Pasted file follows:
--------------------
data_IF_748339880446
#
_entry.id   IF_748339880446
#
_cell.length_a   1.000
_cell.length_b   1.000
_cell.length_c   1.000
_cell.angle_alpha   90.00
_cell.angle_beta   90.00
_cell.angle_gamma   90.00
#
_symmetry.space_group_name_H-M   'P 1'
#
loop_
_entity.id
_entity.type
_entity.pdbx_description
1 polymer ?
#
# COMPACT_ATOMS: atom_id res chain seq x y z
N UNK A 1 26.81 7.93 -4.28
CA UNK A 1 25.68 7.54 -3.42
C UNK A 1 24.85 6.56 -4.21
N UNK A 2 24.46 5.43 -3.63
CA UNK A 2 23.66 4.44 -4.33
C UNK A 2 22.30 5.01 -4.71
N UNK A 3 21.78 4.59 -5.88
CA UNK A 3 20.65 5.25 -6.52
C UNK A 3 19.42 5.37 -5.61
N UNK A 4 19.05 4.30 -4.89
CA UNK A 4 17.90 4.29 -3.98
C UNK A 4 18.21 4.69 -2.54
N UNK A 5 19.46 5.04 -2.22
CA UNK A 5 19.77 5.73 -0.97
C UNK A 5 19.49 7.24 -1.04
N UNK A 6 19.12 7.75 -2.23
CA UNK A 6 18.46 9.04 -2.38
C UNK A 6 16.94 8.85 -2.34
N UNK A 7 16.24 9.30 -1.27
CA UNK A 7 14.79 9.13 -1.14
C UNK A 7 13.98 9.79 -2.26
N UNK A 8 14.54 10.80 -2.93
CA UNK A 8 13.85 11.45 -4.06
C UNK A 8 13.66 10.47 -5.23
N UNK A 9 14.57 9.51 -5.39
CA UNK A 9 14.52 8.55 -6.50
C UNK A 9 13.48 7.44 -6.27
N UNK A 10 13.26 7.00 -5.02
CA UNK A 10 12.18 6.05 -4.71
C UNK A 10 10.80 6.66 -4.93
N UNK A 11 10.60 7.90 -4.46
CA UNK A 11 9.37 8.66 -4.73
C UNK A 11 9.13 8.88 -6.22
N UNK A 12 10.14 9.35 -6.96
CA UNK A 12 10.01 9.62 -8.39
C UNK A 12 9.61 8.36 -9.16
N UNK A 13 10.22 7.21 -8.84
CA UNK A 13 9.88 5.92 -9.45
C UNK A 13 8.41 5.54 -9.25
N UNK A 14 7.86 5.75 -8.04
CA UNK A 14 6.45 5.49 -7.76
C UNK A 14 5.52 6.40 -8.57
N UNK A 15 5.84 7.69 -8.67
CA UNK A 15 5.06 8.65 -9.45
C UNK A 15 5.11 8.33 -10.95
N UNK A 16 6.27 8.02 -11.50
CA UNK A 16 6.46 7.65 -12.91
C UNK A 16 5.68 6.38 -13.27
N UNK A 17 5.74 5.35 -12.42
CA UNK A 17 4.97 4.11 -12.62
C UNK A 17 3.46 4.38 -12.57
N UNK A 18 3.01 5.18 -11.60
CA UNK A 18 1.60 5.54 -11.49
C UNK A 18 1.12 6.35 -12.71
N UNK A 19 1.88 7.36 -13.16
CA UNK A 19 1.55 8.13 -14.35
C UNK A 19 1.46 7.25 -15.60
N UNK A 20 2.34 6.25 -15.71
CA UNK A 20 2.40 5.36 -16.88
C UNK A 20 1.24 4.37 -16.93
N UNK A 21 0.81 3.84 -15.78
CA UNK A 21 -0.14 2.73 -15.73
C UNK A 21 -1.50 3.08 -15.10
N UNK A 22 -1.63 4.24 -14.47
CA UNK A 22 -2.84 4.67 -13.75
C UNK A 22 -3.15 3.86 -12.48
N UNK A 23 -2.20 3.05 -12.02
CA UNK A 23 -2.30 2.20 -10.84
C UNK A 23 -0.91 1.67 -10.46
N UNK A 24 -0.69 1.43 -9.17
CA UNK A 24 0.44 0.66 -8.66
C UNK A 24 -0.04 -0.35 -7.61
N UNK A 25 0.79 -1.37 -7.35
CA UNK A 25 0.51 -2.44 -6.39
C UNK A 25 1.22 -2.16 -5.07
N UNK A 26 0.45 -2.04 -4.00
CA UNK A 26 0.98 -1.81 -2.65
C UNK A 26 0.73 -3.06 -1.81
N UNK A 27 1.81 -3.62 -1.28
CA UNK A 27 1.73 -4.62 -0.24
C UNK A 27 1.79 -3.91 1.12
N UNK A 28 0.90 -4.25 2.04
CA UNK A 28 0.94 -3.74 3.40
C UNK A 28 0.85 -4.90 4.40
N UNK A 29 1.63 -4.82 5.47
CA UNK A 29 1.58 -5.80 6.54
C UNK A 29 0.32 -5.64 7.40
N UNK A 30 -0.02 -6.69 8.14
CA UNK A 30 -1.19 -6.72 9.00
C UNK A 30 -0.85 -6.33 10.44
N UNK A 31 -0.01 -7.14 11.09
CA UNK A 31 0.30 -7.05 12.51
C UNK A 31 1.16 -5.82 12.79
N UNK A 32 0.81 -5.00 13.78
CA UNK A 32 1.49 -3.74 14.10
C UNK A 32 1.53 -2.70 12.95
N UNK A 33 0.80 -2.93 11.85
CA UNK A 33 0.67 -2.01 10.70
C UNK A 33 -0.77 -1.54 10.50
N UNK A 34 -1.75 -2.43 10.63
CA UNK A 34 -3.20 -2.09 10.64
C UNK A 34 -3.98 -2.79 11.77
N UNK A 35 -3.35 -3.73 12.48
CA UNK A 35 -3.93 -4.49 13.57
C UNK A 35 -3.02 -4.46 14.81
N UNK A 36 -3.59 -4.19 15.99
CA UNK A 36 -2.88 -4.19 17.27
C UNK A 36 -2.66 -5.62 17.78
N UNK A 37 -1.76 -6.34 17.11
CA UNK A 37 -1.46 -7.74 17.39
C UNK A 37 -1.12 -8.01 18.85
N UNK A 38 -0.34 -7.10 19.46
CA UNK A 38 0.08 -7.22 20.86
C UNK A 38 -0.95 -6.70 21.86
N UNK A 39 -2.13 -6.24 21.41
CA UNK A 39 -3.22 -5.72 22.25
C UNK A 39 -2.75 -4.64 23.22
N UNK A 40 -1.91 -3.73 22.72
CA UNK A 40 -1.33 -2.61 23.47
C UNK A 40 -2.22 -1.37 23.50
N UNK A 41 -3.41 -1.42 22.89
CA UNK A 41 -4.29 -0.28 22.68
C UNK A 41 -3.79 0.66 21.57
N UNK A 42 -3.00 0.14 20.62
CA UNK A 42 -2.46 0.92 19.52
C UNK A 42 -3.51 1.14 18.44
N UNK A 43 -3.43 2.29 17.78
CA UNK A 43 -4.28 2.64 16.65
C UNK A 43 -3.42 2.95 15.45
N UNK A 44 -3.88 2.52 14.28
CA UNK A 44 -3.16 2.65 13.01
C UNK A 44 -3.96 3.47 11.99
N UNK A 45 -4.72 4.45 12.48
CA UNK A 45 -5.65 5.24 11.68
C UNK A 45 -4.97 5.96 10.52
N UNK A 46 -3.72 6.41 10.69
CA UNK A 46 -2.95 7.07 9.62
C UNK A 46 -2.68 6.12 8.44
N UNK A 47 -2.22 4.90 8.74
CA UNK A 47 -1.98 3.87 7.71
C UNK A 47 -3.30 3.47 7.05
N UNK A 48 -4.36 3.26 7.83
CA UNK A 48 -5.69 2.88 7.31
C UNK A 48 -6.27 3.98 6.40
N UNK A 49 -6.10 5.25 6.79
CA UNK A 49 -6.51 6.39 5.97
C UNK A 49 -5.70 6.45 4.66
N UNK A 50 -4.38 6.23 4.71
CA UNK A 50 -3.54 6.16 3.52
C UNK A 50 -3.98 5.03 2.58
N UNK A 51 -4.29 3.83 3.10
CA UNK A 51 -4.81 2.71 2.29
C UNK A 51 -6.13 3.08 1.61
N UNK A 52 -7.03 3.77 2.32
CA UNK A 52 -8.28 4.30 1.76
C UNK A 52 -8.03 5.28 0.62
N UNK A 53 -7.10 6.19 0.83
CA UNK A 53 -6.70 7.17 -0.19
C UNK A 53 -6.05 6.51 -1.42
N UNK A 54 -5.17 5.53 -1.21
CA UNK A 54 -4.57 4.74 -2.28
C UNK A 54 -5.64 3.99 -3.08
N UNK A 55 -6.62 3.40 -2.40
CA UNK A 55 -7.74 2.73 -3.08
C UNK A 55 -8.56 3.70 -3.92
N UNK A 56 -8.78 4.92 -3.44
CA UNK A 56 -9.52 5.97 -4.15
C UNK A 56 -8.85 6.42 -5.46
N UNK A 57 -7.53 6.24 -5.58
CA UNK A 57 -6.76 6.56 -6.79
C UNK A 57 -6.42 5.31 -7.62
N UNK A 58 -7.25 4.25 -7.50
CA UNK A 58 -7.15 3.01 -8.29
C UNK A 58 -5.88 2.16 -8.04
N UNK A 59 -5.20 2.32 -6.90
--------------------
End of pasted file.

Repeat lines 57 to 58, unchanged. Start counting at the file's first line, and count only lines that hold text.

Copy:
N UNK A 13 10.22 7.21 -8.84
CA UNK A 13 9.88 5.92 -9.45